In severe cases, COVID-19 disease develops into acute respiratory distress syndrome (ARDS), an acute lung injury causing patients to be dependent of ventilator support, which may be accompanied by development of multiple organ failure (MOF)1. Mortality is seen primarily in patients over the age of 652,3,4,5 and is highest for infected individuals with underlying comorbidities such as hypertension, cardiovascular disease or diabetes6,7,8. For patients who are taken into the intensive care unit (ICU), a high SOFA (sequential organ failure assessment) score and increased levels of fibrin D-dimers have been reported9 to associate with poor prognosis. Thromboembolic complications develop in 35–45% of COVID-19 patients10, including thrombotic microangiopathies and disseminated intravascular coagulation (DIC) reminiscent of bacterial sepsis. Yet, COVID-19 has distinct features11 that point at a somewhat different pathological mechanism. The involvement of immune regulatory and hemostatic pathways appears evident, and recent findings have confirmed that the innate immune system and more in particular neutrophil extracellular traps (NETs) play a role in COVID-19 disease pathogenesis. NETs, networks of DNA fibers that are decorated with proteins such as histones and elastase, are released from neutrophils to bind and neutralize viral proteins, bacteria and fungi12. While extracellular histones and NE serve a protective, antimicrobial function, they are potentially harmful to the host.

NETs are abundant in lung capillaries13 and are known to be pro-coagulant due to their intrinsic capacity to activate platelets14.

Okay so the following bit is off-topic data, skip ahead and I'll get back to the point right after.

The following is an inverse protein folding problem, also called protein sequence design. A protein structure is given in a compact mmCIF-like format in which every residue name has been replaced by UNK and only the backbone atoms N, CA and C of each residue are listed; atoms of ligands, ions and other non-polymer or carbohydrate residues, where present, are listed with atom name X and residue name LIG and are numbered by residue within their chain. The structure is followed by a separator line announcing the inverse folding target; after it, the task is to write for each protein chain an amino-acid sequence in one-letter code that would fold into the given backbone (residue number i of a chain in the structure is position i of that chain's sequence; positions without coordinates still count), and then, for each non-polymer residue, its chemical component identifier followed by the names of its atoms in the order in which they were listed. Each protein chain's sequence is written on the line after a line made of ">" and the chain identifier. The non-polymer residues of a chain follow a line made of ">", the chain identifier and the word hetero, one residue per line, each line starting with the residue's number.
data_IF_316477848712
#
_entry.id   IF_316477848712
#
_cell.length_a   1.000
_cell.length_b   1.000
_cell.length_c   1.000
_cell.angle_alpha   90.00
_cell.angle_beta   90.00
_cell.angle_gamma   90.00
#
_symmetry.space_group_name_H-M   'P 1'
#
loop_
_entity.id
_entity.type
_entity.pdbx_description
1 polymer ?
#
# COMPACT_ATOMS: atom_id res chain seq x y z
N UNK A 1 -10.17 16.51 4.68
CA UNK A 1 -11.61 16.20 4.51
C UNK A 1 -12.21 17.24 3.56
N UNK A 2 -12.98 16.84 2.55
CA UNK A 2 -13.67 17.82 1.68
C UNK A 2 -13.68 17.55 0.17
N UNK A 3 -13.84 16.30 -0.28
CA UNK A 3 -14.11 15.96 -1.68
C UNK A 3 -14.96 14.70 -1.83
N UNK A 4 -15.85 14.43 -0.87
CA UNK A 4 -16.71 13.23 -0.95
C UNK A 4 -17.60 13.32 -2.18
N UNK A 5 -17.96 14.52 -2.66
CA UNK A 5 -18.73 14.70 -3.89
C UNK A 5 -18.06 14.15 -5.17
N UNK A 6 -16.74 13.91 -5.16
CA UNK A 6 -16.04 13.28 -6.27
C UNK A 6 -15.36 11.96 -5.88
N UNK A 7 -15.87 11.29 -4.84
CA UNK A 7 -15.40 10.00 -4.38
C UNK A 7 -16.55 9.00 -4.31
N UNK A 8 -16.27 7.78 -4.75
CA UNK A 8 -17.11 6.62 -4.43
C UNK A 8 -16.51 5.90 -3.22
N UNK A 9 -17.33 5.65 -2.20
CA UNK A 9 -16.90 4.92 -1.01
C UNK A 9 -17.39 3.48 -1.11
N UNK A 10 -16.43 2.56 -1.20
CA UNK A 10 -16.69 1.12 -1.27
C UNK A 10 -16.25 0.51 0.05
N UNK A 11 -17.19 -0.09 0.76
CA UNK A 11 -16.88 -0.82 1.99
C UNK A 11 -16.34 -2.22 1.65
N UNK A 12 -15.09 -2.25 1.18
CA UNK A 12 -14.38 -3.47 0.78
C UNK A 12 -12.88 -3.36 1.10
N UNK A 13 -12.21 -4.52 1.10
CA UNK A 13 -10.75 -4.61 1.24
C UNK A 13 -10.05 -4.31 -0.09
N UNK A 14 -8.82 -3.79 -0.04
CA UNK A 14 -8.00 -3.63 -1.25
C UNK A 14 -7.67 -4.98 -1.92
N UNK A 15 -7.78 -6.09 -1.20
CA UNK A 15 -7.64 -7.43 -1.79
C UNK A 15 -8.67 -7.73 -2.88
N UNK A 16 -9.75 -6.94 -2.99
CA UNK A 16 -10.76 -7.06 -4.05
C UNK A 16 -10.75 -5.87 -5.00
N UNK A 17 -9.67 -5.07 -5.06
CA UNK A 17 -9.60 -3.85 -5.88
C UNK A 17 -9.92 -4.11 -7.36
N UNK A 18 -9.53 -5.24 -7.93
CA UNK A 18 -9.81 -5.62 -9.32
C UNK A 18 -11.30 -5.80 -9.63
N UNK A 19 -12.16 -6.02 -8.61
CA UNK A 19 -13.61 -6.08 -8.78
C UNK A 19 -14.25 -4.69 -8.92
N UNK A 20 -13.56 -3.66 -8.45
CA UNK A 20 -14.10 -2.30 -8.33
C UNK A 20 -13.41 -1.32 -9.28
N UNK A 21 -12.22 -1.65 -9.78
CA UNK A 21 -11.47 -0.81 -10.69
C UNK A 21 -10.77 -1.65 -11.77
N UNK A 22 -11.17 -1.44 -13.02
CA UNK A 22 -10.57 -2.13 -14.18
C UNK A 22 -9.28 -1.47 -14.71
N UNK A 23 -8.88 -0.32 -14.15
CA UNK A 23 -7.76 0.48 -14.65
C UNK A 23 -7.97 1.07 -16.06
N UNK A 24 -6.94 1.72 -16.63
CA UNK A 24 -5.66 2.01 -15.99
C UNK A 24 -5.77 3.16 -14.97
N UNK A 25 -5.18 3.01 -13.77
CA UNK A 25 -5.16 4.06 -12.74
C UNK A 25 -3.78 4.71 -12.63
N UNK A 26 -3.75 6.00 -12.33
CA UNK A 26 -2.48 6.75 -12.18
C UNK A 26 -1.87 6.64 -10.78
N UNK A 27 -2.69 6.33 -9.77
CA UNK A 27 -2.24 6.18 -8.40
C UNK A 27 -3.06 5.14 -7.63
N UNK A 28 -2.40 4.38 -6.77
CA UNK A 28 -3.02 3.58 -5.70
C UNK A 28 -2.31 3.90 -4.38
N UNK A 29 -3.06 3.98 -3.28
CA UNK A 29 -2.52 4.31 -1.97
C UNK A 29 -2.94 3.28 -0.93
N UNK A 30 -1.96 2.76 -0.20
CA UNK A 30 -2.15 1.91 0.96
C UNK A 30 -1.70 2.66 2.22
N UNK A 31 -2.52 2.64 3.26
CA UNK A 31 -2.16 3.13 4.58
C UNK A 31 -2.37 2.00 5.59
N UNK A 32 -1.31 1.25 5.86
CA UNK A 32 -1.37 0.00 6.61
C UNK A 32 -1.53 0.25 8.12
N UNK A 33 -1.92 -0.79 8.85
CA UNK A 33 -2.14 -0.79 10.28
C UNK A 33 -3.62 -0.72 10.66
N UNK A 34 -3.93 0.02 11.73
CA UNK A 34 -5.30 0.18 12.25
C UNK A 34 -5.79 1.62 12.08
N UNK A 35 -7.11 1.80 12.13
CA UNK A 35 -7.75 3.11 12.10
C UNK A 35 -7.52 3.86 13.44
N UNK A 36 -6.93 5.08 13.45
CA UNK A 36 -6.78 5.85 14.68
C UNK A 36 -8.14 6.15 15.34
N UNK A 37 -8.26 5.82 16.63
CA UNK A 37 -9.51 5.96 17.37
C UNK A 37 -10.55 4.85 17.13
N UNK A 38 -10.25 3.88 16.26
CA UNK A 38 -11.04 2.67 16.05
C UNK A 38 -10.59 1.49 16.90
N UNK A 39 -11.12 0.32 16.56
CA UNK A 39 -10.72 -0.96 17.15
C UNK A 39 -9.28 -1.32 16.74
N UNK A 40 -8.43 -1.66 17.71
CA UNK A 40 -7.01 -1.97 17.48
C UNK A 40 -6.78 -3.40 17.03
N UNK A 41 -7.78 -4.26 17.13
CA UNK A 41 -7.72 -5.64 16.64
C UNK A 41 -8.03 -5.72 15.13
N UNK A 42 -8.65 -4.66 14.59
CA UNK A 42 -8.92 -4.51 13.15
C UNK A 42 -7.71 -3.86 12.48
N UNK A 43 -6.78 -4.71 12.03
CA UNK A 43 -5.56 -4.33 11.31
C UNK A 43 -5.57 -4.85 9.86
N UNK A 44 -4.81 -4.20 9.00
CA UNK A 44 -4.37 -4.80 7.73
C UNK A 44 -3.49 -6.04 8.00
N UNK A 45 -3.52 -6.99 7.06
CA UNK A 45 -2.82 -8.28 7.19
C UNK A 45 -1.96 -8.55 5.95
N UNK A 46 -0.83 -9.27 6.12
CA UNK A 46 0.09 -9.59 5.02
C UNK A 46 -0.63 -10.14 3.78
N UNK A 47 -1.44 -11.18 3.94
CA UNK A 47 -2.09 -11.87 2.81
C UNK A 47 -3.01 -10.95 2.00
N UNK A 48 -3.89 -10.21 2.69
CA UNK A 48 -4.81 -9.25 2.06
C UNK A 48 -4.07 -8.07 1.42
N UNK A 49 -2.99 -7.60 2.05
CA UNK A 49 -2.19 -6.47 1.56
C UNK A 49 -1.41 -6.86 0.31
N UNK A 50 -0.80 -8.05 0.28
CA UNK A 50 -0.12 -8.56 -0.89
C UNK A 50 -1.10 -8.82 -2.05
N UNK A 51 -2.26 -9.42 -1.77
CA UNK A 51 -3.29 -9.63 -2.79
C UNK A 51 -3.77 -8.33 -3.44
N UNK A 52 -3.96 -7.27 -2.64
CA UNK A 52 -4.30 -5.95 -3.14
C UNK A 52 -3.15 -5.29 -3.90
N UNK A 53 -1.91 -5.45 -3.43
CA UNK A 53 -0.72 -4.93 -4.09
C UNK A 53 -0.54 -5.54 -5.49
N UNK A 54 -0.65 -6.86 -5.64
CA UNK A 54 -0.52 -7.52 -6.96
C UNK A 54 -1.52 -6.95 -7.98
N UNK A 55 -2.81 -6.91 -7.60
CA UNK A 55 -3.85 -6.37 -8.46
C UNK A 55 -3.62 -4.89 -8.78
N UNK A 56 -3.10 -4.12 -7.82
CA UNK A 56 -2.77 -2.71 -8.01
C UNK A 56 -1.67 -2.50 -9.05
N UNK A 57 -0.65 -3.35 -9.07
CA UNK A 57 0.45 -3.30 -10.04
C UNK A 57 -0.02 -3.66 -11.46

Excessive NET production, initiated by several pathways that also include complement activation13, results in collateral damage to lung tissues, a disturbed microcirculation of the lung15, loss of alveolar-capillary barrier function and further release of pro-inflammatory cytokines16.

During the preparation of this work it was reported that cellular components that are released upon cellular disruption, so-called damage associated molecular patterns (DAMPs) and NETosis are involved in COVID-19 disease1718. This is fully in line with the observation that in ARDS, NETs contribute to disease progress19. Extracellular histones are cytotoxic DAMPs irrespective of their origin. They may appear during NETosis12,14,20 or originate from damaged tissues21, while cell free DNA (cfDNA) and the protease neutrophil elastase (NE) are released concomitantly22. Cellular free deoxyribonucleic acid (cfDNA) and histones promote proinflammatory cytokine release23,24. Histones have been shown to activate and recruit leukocytes25, damage alveolar macrophages26, activate erythrocytes27, epithelial and endothelial cells, in particular pulmonary endothelial cells28,29,30. If not cleared from circulation, cfDNA as well as histones facilitate severe systemic inflammation and worsen the clinical condition31,32. Presence of NE in plasma is associated with exacerbations, lung function decline and disease severity in patients with chronic obstructive pulmonary disease (COPD), bronchiectasis and cystic fibrosis33,34,35 and decrease of NE levels in bronchiectasis patients improved lung function and airway inflammation36.